At Congregation Sha’ar Zahav’s Shabbat services two weeks ago, congregants had a chance to express their appreciation for Camille Angel, who is leaving after 15 years as the senior rabbi.
Following services, a lad of 10 approached her and asked, “What does it feel like to be someone who has so many people loving you in one room?”
“I was so taken aback,” Angel said. “Then he asked, ‘Can you really feel it?’ I was like, ‘Shabbat shalom, Buddha.’ ”
There are a lot of warm, nostalgic feelings going around the San Francisco congregation as Angel says goodbye. She said the need to spend more time parenting her 13-year-old daughter and a desire to try something new spurred her decision to step down. Interim Rabbi Ted Riter will take over on July 1.
Friends and colleagues look back on her tenure with admiration and gratitude.
“When I first met her I thought she was a mensch, and I still think so,” said Al Baum, a longtime member of the predominantly LGBT Reform congregation. “There’s no pretense about her at all. She’s very straightforward, which to me is an asset.”
A native of Los Angeles and daughter of a rabbi, Angel came to Sha’ar Zahav in 2000 after five years as associate rabbi at Congregation Rodeph Sholom in Manhattan. She became the first lesbian head rabbi of Sha’ar Zahav, taking over as the congregation found itself in transition from AIDS crisis mode to a more family-oriented climate.
By the time she arrived, Sha’ar Zahav was already experiencing what she called “a gayby boom.”
“She presided over the beginnings of Sha’ar Zahav being attractive not just to LGBT people [but] attractive to Jews of all kinds,” said Rabbi Eric Weiss, CEO of the Bay Area Jewish Healing Center and a longtime friend of Angel’s. “As LGBT rights became mainstream, and members had babies, it was natural for the congregation to develop its own religious school.”
Among the key achievements of Angel’s tenure was the 2009 publication of Siddur Sha’ar Zahav, a prayerbook compiled by congregants and oriented toward LGBT community solidarity.
An incomplete, early version had been in use when Angel arrived at the synagogue, but over time she found ways to challenge congregants to finish the job. She did that by asking whether they preferred to adopt the new Reform siddur, Mishkan T’filah, or complete their own.
“I started to use that as a wedge between the issues of having it really be ours versus saving ourselves the hard work and adopting [Mishkan T’filah],” Angel recalled. “That turned up the heat on those who didn’t feel any Reform siddur would represent the diversity of Sha’ar Zahav.”
Her friend and congregant Arthur Slepian credits Angel for providing the inspiration to complete the siddur.
“It was in many ways a lay-led project, but ultimately it took rabbinic leadership to bring it to fruition,” Slepian said. “It’s a book that’s changing the face of the Jewish world, and was a milestone in the development of Sha’ar Zahav. It’s hard to do a siddur by consensus. Her leadership got people around the table to agree on what the final project would look like.”
Today the siddur has been adopted by congregations as far away as Israel and Cuba and is used in colleges, prisons and hospitals.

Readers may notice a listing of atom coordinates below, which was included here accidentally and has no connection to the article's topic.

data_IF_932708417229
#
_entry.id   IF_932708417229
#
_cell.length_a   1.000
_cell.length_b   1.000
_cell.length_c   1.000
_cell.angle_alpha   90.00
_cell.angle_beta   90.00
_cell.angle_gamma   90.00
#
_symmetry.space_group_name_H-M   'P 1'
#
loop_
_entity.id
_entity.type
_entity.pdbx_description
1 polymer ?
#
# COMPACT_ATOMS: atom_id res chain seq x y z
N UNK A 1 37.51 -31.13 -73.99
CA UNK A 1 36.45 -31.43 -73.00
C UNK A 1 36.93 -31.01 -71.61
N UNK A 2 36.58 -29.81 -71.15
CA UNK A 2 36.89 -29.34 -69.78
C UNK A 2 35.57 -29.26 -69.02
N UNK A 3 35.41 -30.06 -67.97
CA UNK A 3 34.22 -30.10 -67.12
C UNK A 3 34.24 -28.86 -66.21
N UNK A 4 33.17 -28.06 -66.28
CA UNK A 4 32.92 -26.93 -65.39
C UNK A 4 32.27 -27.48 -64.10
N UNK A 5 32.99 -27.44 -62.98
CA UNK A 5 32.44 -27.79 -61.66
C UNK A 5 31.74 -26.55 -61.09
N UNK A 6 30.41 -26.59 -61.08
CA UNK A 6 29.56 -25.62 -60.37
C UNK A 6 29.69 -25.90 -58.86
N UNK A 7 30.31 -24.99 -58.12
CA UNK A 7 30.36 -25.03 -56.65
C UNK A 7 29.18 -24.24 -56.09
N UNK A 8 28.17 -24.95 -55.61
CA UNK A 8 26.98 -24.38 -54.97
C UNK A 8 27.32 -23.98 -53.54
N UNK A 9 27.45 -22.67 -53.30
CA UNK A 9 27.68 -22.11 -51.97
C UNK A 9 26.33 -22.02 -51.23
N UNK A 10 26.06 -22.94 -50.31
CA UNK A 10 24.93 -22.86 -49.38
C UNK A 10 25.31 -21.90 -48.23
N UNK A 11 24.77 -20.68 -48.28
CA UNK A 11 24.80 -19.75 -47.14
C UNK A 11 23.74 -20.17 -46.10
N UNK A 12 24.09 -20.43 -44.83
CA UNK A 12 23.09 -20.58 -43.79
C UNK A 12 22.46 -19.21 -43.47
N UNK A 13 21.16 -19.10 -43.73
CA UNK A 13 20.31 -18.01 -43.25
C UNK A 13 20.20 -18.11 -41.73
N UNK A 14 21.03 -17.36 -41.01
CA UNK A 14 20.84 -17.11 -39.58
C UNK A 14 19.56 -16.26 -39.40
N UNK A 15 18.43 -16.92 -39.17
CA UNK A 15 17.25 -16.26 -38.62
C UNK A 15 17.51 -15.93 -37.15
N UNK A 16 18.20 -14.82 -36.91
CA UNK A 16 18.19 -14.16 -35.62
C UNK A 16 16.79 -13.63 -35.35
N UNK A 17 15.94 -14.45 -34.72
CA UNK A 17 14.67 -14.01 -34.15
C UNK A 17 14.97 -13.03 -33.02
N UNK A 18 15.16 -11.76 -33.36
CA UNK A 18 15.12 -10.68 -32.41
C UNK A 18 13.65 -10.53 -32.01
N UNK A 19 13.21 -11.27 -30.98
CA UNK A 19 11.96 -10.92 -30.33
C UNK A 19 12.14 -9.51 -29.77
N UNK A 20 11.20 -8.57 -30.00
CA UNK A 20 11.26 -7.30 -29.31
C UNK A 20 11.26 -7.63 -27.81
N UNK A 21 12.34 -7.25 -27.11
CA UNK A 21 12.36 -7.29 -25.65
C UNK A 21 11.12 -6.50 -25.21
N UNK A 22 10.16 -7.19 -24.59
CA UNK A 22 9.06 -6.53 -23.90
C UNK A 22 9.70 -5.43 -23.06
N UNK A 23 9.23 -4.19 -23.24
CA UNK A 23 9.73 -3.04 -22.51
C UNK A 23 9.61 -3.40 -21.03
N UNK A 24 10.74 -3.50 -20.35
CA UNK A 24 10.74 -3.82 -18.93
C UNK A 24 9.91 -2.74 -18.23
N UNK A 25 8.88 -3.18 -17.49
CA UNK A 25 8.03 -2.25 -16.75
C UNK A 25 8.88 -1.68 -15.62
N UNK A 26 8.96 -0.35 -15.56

The rabbi said she will never forget the first time she officiated at a state-sanctioned same-sex wedding.
“To be able to pronounce the words, ‘By the authority vested in me by the state of California’ … I had said those words innumerable times for straight couples, and when I came in 2000, the thought that I would actually officiate at gay and lesbian weddings at City Hall was beyond my imagination.”
The rabbi is also gratified by her impact on the synagogue’s youth, in particular the post–b’nai mitzvah kids who grew up in homes with two mommies or two daddies. For nine years she led an annual trip to Washington, D.C., during which Sha’ar Zahav teens met with leaders such as Rabbi David Saperstein of the Religious Action Center.
Angel remembers with pride how some of those teens became ambassadors for their unique San Francisco community as they met with leaders and peers.
“Our young people were able to come from a place of Jewish values and create a positive, forward, more just society,” Angel said. “Today some of them are teachers, and many wrote about the [Washington] experience in their college applications.”
Congregational president Laura Lowe says Angel’s leadership helped Sha’ar Zahav move forward over the past 15 years. “You have to have someone driving the bus,” Lowe said. “She brought the vision.”
Lowe lauded the rabbi’s efforts to bring a Mussar project to the synagogue, in which congregants studied the venerated Jewish ethics discipline, and said she’ll never forget her 2013 congregational trip to Cuba led by Angel.
“She made sure whenever we met with a Jewish group there to say we are an LGBT community,” Lowe said. “It was part of our identity.”
Added Weiss, “She encouraged the congregation to embrace the fullness of Jewish life, both in the broader world as well as the LGBT experience, everything from local tikkun olam projects to larger conversations about Israel. At the same time, she tended to liturgical needs [and] encouraged the congregation to be both deep and broad in its place in the community.”
Angel said the next phase of her career will surely involve Jewish education. Meanwhile, she said she already misses the “sacred privileges” she enjoyed as a pulpit rabbi.
“I will miss the freedom to experiment, to introduce all kinds of innovations without having to work too hard to persuade people,” she said. “I had a unique rabbinate at Sha’ar Zahav.”